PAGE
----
The need to take steps to implement the UN Declaration on the rights of peasants and other people working in rural areas
17 December 2019
The following joint statement has been made by a group of United Nations human rights experts* to mark the 1st anniversary of the adoption of the UN Declaration on the Rights of Peasants and Other People Working in Rural Areas by the UN General Assembly on 17 December 2018.
“The UNDROP builds on a number of binding international treaties from which it has taken agreed language, including the International Covenant on Economic, Social and Cultural Rights, the International Covenant on Civil and Political Rights, the Convention on the Elimination of All Forms of Discrimination Against Women, the Convention on the Rights of the Child, the International Convention on the Protection of the Rights of All Migrant Workers and Members of Their Families, the Convention on Biological Diversity and its Protocols, and the International Treaty on Plant Genetic Resources for Food and Agriculture.
The implementation of the UNDROP represents a unique and precedent-setting opportunity to redress various forms of discrimination, systematic violations and historical disadvantage that have affected peasants and other people working in rural areas along decades. They represent 80% of the world’s hungry1, 70% of those living in extreme poverty2, and produce 80% of the world’s food supply, as stated by the Committee on World Food Security. The UNDROP is a call for justice based on the culmination of grievances and struggles of the world’s peasantry.
As UN human rights experts, we have witnessed in our work the need to better protect the rights of peasants and other people working in rural areas, and we urge States to implement the UNDROP in good faith. The broad recognition of the new norms defined in the UNDROP is crucial to the advancement of an inclusive human rights movement.
In the implementation of the UNDROP, particular attention shall be paid to the rights and special needs of women and girls and of those who live in vulnerable situations and/or who have historically been discriminated against, including older persons, youth, children, ethnical minorities and persons with disabilities.
As the Committee on the Elimination of Discrimination Against Women has underlined in its General Recommendation 34 on the rights of rural women, women play a key role in the realization of the right to food, but are the first victims of discrimination and violence.3 They represent 70% of the world’s hungry.4
Special measures shall be taken to protect human rights defenders of land, environment and natural resources who are the first victims of criminalization, intimidation and attacks against their physical integrity and life. Their safety must be prioritized and protected via all available mechanisms. The work of human rights defenders shall be supported by States and other stakeholders.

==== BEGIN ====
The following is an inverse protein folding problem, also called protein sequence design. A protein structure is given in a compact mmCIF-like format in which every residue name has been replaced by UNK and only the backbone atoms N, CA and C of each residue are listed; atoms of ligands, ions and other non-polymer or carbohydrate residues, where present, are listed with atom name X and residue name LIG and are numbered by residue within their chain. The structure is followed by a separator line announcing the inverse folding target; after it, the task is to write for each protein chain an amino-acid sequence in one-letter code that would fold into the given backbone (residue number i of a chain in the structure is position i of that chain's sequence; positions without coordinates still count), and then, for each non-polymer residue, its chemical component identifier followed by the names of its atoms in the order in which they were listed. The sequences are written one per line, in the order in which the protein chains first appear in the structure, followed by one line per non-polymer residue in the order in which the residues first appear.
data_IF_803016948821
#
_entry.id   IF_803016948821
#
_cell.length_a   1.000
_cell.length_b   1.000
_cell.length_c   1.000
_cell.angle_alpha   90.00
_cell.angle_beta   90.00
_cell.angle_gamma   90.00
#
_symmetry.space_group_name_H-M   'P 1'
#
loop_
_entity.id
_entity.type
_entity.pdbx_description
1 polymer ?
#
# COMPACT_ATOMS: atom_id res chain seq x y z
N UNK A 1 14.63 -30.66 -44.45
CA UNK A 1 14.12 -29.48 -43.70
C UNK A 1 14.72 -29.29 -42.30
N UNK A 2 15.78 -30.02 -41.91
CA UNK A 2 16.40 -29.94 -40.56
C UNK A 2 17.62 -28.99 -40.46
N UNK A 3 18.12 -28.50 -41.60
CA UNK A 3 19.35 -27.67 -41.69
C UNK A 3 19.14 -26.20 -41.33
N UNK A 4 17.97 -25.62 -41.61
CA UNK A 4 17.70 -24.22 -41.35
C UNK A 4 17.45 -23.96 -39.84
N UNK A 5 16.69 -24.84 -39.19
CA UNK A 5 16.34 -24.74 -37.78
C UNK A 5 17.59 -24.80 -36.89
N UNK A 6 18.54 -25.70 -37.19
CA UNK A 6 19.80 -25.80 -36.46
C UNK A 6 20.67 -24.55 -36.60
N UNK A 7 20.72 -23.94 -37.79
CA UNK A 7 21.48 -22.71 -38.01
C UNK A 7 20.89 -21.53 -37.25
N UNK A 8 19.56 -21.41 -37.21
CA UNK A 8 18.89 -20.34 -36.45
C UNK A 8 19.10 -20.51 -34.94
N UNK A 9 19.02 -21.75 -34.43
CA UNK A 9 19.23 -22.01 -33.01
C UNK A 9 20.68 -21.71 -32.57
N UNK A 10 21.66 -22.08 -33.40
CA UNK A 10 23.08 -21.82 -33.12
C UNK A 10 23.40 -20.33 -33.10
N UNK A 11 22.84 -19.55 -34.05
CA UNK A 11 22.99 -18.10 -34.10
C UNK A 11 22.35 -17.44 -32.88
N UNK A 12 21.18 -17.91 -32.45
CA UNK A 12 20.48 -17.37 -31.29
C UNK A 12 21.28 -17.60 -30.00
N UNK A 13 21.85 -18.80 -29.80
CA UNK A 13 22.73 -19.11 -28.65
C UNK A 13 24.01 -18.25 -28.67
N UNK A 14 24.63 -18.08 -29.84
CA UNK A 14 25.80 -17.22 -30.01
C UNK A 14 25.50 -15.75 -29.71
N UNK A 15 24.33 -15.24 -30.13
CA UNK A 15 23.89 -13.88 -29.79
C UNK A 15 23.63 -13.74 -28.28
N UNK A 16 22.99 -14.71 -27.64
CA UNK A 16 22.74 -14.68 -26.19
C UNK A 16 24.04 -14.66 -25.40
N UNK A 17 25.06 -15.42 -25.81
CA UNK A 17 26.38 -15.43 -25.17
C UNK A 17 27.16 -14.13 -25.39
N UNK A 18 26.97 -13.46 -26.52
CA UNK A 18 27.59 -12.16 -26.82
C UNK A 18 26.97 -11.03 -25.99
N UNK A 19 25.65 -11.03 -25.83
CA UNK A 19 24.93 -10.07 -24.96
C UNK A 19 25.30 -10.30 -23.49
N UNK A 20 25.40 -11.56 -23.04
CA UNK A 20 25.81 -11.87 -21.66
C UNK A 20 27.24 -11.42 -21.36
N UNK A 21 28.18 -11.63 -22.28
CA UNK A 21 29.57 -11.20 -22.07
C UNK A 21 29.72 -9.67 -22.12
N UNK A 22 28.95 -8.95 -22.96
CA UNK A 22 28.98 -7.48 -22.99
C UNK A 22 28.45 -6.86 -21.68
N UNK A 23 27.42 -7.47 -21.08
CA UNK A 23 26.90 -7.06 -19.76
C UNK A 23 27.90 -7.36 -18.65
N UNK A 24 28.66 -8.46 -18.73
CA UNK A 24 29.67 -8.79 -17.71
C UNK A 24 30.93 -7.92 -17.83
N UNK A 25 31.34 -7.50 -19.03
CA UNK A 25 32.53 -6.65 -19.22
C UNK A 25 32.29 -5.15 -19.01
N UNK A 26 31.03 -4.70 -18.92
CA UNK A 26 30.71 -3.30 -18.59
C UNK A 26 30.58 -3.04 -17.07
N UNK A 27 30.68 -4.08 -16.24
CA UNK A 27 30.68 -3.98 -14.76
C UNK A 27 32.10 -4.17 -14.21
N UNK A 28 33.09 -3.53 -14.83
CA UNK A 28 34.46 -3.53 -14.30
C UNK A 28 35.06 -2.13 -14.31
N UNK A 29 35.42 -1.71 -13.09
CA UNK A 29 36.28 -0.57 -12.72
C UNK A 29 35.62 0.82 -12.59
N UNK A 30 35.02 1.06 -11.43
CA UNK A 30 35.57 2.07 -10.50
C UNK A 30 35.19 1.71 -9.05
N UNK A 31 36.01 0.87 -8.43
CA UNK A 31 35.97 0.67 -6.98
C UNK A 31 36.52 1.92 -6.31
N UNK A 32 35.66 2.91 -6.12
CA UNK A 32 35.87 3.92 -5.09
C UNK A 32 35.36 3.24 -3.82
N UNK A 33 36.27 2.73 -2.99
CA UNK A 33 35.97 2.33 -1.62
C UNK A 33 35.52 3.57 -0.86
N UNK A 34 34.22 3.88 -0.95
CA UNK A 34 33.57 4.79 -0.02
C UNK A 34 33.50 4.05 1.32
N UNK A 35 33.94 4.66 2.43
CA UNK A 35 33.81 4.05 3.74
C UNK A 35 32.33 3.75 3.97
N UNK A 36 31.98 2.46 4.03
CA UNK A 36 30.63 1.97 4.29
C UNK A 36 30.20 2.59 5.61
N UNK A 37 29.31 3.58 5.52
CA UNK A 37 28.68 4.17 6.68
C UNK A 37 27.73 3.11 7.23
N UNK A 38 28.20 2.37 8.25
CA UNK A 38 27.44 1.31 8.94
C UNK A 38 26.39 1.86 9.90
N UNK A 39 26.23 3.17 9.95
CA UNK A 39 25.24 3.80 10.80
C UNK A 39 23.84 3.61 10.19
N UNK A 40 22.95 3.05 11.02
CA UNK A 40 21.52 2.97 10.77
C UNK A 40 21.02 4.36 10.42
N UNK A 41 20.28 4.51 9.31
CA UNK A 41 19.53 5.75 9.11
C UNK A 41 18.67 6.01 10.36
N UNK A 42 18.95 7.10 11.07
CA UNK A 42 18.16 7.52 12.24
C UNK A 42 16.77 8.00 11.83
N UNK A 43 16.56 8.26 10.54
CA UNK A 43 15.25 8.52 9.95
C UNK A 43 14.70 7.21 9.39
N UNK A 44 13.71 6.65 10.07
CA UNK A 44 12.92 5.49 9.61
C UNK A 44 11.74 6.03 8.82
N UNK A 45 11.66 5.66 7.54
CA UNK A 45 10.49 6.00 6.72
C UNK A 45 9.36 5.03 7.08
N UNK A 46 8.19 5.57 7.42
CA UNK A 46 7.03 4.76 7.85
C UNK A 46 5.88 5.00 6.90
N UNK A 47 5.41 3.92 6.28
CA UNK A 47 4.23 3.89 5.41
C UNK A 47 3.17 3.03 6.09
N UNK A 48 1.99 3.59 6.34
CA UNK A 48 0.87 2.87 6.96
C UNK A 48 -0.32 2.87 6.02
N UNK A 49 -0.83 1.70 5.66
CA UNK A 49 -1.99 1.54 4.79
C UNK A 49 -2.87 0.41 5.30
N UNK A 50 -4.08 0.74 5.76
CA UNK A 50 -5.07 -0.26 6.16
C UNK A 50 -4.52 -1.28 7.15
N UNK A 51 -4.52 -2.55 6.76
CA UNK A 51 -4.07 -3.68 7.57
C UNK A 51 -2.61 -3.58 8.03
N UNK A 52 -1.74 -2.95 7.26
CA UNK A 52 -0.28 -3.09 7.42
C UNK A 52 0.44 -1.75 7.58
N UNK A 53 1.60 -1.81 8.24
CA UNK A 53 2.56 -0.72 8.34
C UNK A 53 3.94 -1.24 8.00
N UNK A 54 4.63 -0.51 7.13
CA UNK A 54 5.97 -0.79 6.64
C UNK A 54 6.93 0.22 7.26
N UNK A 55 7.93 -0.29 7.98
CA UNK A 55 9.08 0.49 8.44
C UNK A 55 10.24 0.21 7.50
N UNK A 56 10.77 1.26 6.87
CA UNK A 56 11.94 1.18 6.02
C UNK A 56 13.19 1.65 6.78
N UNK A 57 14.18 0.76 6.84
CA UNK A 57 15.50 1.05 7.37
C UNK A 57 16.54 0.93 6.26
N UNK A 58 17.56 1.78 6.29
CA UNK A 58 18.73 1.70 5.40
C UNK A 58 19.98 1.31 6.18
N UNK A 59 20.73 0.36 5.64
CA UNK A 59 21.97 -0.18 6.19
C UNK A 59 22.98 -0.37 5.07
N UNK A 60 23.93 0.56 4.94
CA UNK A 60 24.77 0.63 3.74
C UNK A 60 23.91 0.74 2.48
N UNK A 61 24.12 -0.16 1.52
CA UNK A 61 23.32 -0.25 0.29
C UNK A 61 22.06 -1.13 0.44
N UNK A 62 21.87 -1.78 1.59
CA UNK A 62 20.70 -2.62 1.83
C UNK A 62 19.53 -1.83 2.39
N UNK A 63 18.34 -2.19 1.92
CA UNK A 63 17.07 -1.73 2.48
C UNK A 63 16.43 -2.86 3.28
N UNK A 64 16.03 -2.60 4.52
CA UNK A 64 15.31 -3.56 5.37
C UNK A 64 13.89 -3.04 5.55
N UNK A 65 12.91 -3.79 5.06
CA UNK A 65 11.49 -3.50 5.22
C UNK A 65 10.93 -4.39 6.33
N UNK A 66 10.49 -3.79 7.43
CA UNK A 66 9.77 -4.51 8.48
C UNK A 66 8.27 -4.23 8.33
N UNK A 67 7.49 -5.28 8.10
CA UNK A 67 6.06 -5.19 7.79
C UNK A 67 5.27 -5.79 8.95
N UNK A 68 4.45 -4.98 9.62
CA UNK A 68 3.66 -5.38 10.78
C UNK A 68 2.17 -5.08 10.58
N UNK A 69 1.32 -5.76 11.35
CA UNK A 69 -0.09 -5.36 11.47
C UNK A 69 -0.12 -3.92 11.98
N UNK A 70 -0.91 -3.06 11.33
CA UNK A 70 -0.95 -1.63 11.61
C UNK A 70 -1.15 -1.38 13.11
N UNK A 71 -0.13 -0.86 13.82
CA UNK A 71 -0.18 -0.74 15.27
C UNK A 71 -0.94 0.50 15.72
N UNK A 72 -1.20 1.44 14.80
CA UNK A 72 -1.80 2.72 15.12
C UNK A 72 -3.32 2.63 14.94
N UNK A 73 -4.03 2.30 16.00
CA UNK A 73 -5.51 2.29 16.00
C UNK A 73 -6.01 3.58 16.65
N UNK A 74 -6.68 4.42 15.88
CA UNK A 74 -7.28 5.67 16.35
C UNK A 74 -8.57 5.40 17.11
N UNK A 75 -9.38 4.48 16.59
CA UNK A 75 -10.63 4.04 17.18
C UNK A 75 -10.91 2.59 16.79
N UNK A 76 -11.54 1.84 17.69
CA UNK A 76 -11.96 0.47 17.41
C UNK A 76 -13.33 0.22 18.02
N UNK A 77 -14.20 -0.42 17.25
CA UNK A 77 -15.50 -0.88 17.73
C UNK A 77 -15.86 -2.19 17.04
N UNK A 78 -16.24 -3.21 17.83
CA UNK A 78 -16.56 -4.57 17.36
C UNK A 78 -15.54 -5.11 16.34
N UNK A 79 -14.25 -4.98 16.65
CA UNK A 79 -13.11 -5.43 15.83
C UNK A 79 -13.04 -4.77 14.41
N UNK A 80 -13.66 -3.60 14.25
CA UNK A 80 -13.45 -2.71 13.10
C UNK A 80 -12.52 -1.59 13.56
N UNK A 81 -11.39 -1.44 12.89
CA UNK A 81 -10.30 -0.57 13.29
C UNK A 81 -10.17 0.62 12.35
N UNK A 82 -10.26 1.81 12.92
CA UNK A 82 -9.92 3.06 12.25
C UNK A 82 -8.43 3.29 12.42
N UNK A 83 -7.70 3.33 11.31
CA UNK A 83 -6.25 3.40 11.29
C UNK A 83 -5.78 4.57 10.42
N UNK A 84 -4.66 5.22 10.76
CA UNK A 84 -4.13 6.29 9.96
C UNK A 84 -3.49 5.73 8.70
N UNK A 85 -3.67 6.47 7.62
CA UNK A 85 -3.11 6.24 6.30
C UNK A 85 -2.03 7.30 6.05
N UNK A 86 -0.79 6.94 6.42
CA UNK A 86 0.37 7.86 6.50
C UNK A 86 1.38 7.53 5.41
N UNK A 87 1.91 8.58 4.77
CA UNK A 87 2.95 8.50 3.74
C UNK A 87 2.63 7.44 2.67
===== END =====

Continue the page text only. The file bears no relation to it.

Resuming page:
Peasants and other people working in rural areas shall be recognized as agents of change and essential actors in the local, national and international implementation of the UNDROP, and not just as victims of discrimination or in terms of vulnerability. Effective implementation of the UNDROP will not be realized without meaningful grassroots engagement.
The UNDROP provides for the full and meaningful participation of peasants and other people working in rural areas in all measures that should be taken towards its implementation.
The rights holders of the Declaration shall participate, directly and/or through their representative organizations, in all decision-making processes that may affect their lives, lands, resources and livelihoods. The establishment and growth of strong, independent organizations of peasants and other people working in rural areas shall also be respected and supported by States and other stakeholders.
States have a key role to play in the implementation of the UNDROP. This role is underlined in the numerous provisions of the UNDROP that define and detail their obligations.5
The UNDROP provides that States shall respect, protect and fulfil the rights of peasants and other people working in rural areas, and shall promptly take legislative, administrative and other appropriate steps to achieve progressively the full realization of the rights set forth in the UNDROP that cannot be immediately guaranteed (art. 2.1).
The UNDROP also provides that States shall ensure the consistency of international agreements and standards to which they are party with the UNDROP (art. 2.4), and establish mechanisms to ensure the coherence of their agricultural, economic, social, cultural and development policies with the UNDROP (art. 15.5). This primacy of human rights and the UNDROP over other international instruments, including those regulating trade, investments and intellectual property rights, is grounded in the primacy to be given to human rights norms in international and national law (UN Charter, art. 1.3, 55.c, 56, and 103). This is valid for all States, independently of the positions that they have taken when the UNDROP was adopted.
States shall also take appropriate measures to eliminate conditions that cause or help to perpetuate discrimination, including multiple and intersecting forms of discrimination (art. 3.3) and systematic violations. They shall take all appropriate measures to eliminate all forms of discrimination against peasant women and other women working in rural areas, to promote their empowerment, and to ensure that they enjoy without discrimination all the human rights and fundamental freedoms set out in the UNDROP (art. 4.2).
To guarantee the exercise of the rights enshrined in the UNDROP without any discrimination, the UNDROP provides that States shall, inter alia, ensure fair wages and equal remuneration for work of equal value, without distinction of any kind (art. 16.6), remove and prohibit all forms of discrimination relating to the right to land, including those resulting from change of marital status, lack of legal capacity or lack of access to economic resources (art. 17.2), and guarantee access to health facilities, goods and services in rural areas on a non-discriminatory basis (art. 23.3).